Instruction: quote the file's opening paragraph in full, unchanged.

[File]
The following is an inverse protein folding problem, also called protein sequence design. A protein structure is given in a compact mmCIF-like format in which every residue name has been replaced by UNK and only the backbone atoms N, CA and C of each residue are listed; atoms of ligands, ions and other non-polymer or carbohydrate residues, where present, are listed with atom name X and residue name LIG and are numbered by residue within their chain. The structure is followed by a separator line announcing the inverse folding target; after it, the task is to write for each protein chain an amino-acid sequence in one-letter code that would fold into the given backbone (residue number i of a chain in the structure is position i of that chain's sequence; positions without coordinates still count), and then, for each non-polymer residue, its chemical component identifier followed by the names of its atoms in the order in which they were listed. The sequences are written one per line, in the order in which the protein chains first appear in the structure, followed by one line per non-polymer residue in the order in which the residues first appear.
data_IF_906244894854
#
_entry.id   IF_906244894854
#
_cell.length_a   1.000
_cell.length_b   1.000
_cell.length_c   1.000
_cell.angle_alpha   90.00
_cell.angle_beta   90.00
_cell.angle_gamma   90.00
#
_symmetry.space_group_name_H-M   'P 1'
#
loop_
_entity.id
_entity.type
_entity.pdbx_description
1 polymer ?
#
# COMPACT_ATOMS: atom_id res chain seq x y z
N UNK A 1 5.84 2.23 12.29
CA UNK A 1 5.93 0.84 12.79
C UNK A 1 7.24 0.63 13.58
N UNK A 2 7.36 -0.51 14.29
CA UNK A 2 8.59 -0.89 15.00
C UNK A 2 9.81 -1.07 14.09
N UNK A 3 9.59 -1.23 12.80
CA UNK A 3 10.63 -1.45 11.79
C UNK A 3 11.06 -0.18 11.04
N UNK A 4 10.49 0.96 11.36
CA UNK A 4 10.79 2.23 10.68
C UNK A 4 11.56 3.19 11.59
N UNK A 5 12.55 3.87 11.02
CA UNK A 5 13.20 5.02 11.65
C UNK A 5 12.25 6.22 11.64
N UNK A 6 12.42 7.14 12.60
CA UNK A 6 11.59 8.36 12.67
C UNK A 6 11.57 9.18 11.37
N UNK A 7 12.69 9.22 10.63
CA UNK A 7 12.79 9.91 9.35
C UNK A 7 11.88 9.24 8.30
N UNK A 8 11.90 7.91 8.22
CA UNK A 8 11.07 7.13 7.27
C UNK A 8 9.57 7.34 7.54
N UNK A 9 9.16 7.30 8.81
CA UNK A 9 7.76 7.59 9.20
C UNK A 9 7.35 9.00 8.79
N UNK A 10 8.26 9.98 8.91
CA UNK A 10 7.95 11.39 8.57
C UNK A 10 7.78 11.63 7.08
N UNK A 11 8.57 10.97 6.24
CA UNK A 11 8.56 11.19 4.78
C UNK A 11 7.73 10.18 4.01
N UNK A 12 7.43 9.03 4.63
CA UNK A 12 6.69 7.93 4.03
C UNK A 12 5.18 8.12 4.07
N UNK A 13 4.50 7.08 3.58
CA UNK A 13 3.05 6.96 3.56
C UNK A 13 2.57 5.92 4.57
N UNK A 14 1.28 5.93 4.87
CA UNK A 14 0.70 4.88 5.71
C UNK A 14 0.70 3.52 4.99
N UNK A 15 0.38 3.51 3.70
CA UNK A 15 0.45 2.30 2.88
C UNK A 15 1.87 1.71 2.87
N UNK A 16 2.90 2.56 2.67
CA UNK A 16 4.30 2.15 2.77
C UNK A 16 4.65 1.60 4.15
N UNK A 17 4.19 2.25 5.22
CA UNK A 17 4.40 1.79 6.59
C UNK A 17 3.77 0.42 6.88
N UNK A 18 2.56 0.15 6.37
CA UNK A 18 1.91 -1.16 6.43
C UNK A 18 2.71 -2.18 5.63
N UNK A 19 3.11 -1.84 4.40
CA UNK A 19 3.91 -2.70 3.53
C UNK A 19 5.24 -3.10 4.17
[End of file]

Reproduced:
The following is an inverse protein folding problem, also called protein sequence design. A protein structure is given in a compact mmCIF-like format in which every residue name has been replaced by UNK and only the backbone atoms N, CA and C of each residue are listed; atoms of ligands, ions and other non-polymer or carbohydrate residues, where present, are listed with atom name X and residue name LIG and are numbered by residue within their chain. The structure is followed by a separator line announcing the inverse folding target; after it, the task is to write for each protein chain an amino-acid sequence in one-letter code that would fold into the given backbone (residue number i of a chain in the structure is position i of that chain's sequence; positions without coordinates still count), and then, for each non-polymer residue, its chemical component identifier followed by the names of its atoms in the order in which they were listed. The sequences are written one per line, in the order in which the protein chains first appear in the structure, followed by one line per non-polymer residue in the order in which the residues first appear.